By Kartik Venu
Bouncers, yorkers, slower balls — all met the same fate. A full range of strokes was on display as 165 runs — 56 in fours and with two sixes for good measure — came off Madhav Kaushik’s blade in a match between Rajnigandha CC and Pusa Youngsters at the Siri Fort Sports Complex.
The Rajnigandha opener made quick work of the opposition bowlers. In his best season yet, Kaushik has 615 runs from eight innings, including three centuries.
Asked about barnstorming his season, Kaushik gives the question some thought before attributing his success to his pre-match preparation. Probed further, he says, “I try to visualize different scenarios in a match, and focus on my batting in response to those. Also, I listen to inspirational music.”
Kaushik’s response, however, does not reveal much of his method. The 16-year-old practices almost daily at two academies, working through the blistering afternoon heat. His hour-long fitness routine involves a mix of running, biking and swimming, and he swears by the skipping rope, which he terms an essential method of improving a batsman’s footwork. He also regularly clocks an hour of air-batting or ‘shadow practice’.
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Growing up in Krishna Nagar, Madhav recollects frequent scoldings from his neighbours with balls often landing in neighbour’s houses. Now — scoldings forgotten — the memories bring a wry smile to his face.
His initiation into cricket began in his backyard, learning the basics from his father. “I developed a love for the game as a child, watching my father play club cricket. He was my first coach and very supportive,” he says. Kaushik has taken on a similar role, offering tips to his 12-year-old brother, who is equally keen on the game.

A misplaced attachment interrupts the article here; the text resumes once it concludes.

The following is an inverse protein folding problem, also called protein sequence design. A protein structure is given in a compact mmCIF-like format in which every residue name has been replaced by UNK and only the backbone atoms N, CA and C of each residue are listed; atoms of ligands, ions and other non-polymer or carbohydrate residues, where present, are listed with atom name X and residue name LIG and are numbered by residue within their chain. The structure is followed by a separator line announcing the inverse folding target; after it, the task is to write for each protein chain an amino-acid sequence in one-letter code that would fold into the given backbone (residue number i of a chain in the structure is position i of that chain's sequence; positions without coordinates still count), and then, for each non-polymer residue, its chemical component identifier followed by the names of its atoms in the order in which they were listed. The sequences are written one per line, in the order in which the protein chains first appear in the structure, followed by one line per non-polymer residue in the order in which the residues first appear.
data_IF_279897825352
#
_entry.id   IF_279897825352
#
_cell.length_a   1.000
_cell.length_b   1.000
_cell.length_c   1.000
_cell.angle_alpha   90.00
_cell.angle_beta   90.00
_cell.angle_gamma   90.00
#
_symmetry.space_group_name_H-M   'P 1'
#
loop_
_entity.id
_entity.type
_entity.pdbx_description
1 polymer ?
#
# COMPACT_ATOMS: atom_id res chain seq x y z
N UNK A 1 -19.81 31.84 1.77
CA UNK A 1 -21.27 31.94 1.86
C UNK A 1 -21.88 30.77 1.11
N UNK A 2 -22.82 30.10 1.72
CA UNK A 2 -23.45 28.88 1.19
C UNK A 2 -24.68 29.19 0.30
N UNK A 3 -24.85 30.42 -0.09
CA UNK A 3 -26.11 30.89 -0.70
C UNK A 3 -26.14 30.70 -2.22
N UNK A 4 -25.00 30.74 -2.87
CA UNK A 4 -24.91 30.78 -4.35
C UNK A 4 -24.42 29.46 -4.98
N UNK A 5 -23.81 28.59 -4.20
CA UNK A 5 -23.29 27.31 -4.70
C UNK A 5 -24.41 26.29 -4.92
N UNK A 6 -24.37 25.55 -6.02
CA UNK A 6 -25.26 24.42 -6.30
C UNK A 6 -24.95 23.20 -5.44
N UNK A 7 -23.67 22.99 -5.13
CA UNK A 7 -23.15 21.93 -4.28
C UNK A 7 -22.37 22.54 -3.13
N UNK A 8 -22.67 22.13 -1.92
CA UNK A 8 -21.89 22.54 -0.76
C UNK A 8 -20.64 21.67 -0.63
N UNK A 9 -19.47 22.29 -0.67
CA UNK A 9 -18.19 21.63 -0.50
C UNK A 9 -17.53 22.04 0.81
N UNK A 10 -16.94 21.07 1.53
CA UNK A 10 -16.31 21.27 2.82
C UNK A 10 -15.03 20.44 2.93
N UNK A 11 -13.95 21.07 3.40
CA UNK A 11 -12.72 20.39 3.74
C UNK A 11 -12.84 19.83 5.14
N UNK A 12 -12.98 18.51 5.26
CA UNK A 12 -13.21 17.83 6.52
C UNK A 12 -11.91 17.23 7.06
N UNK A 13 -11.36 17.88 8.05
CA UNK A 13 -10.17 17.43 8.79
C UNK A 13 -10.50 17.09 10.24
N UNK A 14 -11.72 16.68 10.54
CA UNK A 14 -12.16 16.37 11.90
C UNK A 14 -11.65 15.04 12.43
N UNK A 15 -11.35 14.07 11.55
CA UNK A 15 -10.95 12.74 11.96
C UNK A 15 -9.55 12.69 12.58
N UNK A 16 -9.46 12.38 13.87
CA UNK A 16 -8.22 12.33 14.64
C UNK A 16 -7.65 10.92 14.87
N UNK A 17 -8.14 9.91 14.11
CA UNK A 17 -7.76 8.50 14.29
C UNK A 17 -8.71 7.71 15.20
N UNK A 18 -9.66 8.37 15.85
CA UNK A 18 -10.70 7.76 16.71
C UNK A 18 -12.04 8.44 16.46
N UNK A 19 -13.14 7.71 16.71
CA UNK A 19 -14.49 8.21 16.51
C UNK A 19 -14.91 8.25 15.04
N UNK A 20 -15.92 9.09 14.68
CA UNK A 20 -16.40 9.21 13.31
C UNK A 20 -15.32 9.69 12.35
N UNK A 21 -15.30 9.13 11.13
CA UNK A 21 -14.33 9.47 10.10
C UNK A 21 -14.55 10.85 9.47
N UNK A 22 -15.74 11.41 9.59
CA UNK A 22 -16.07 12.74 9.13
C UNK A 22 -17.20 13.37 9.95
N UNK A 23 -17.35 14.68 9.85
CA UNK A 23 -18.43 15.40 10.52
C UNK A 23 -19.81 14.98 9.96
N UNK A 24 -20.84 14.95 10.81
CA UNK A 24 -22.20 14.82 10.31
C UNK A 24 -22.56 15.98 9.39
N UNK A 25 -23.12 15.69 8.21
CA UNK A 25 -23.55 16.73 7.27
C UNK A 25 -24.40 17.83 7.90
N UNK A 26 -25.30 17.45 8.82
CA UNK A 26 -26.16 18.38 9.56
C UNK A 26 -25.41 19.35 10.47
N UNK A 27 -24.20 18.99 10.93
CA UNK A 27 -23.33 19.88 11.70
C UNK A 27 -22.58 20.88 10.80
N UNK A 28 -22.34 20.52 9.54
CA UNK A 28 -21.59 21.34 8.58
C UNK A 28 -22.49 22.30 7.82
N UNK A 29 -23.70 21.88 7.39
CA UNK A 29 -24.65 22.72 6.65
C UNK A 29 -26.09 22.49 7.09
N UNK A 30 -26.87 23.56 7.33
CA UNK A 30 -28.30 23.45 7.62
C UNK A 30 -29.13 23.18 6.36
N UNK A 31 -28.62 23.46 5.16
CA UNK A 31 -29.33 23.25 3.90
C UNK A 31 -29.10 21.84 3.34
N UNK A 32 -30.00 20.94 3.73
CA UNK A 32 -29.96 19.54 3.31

Kaushik is a product of Sonnet Cricket Club, learning under Tarak Sinha, famous for mentoring former India players Ashish Nehra and Aakash Chopra. ‘Tarak Sir’, as he calls him, employs a laid-back coaching style, keeping things simple. “Sir slightly changed my foot position, as it was coming across too much, making me an lbw candidate.” Having improved improved his skills considerably, he ahs represent Delhi Under-14s and Under-16, as well as captaining his school, Modern School, U-16 side.
Though Kaushik may have graduated to higher honours, his father a trusted source of opinion. “I still seek my dad’s advice on the mental aspects of batting,” he says. Madhav’s father, a junior India football player, is proud of his son and admits that he never pressures him to perform well, instead telling him to focus on the love of playing the game.
Kaushik animatedly describes pointers he picked up from players’ autobiographies — including Ponting, Yuvraj and Tendulkar.
The dedication that sees him practice well into the extra hour works well for his game has its downside too. Madhav laments not having enough time to spend with his friends and family. Even so, he has no regrets and is one of the few at school not to use Facebook, something that, he says, eats into his time.
Kaushik is guarded about his academic performance, mischievously saying: “It depends on who you ask”.
MUSIC, THE ELIXIR
Kaushik’s other great love is music. His demeanour softens as he talks and the otherwise intense expression relaxes into a smile. His genre of choice is classic rock, and listens to bands from Led Zeppelin to David Bowie.
This is the music he grew up listening to, Kaushik says. He writes his own music, something he began doing four years ago to take his mind of cricket. Off the field, he spends time singing and playing the guitar, even sneaking in a few performances.
He has taken to singing in a school band ‘Blades’. “We write original songs, not covers,” he says, with an emphasis on ‘original’.
Much like his taste in music, Kaushik plans to chart his own path in cricket. After his breakthrough season, his next goal is to break into the Delhi U-19 side. “I have worked hard and will continue to do so. I am optimistic about my chances this year,” he says with an air of confidence.
Kaushik keeps it simple when asked if he has a backup plan in place. “As of now, there is no plan B. Think of it as do or die,” he says.
Venu is an intern with The Indian Express